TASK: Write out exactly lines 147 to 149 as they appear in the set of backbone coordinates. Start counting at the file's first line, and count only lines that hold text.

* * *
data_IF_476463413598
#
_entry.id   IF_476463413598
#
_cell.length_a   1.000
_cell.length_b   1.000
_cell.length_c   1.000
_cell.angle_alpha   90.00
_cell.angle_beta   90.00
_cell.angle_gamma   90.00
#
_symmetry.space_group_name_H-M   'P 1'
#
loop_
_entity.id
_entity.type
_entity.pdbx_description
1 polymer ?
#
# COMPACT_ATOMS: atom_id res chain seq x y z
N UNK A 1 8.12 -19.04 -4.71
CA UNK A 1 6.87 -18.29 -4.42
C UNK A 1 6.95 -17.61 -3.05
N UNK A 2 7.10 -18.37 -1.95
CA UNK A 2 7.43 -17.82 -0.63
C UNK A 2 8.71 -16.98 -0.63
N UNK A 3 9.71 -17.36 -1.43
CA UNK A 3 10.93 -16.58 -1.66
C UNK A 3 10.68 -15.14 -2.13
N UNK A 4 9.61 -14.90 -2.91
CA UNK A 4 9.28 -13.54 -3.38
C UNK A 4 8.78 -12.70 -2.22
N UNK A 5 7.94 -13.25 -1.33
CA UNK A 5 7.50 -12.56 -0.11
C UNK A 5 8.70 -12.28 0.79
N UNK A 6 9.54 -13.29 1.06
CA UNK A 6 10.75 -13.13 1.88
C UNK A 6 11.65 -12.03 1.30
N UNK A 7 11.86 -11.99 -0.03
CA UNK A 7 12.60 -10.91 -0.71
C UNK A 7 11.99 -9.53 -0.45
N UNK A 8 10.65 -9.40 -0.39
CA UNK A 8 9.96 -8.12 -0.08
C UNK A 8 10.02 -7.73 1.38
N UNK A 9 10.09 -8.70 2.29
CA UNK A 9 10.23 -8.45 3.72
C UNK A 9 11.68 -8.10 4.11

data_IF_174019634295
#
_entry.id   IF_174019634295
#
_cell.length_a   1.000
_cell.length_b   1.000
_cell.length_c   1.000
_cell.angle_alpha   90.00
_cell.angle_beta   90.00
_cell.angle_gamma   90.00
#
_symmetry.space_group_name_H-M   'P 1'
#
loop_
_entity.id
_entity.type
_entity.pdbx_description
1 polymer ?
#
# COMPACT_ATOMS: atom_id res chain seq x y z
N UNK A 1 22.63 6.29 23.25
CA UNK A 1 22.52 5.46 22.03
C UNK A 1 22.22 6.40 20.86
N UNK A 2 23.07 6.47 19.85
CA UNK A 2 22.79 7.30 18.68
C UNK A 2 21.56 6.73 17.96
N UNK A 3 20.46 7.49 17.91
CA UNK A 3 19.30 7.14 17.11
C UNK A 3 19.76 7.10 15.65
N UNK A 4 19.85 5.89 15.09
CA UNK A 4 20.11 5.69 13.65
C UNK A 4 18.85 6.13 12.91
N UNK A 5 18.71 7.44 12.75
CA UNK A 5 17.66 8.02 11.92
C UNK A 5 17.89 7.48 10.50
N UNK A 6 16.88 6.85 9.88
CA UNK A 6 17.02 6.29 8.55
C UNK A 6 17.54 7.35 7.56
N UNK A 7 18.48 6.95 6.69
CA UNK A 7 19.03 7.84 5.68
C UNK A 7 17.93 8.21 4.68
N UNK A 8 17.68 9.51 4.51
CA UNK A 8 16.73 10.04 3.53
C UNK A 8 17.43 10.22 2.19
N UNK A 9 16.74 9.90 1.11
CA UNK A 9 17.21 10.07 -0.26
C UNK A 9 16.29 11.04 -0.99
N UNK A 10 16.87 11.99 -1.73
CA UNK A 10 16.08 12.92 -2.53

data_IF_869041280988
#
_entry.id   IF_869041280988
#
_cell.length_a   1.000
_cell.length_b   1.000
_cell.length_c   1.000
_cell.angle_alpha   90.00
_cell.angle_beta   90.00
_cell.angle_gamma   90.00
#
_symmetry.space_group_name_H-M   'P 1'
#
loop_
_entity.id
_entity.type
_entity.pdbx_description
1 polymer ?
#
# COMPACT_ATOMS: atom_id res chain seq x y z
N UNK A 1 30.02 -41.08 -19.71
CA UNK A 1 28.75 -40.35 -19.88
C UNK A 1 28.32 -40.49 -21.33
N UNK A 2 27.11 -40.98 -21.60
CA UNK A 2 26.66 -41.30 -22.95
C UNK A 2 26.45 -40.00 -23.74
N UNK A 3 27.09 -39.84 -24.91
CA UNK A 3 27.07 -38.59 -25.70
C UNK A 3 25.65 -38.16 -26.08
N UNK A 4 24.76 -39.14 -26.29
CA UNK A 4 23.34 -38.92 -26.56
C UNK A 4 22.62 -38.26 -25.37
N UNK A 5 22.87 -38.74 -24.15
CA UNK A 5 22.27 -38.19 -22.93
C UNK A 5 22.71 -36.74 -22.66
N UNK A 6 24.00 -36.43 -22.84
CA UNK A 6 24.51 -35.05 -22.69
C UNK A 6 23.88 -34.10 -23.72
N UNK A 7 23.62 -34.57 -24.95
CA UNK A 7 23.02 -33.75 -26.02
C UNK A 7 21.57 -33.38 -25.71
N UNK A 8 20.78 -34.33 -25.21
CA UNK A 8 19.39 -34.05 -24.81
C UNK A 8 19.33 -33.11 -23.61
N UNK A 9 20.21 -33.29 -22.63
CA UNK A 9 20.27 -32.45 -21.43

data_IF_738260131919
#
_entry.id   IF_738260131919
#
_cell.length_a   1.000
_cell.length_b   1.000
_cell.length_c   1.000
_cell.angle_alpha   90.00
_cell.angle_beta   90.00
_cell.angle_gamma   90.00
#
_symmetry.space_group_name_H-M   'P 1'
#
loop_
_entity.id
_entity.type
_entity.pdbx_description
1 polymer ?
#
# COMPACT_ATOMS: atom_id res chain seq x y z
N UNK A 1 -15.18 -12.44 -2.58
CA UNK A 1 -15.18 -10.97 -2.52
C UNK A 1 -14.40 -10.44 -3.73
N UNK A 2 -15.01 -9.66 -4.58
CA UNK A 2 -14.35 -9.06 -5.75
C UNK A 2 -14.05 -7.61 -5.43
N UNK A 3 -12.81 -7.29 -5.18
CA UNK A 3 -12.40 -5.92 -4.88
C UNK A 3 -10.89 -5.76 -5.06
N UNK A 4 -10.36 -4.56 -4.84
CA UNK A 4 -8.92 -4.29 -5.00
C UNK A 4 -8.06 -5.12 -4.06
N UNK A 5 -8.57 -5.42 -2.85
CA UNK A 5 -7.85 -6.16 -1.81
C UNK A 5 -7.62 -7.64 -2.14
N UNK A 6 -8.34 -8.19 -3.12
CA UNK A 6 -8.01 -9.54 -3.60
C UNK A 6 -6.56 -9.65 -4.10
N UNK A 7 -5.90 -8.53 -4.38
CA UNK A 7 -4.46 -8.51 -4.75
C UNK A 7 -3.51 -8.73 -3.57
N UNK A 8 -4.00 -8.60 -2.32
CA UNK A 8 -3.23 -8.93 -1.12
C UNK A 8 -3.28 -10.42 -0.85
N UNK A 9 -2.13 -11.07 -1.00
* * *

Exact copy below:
_cell.length_a   1.000
_cell.length_b   1.000
_cell.length_c   1.000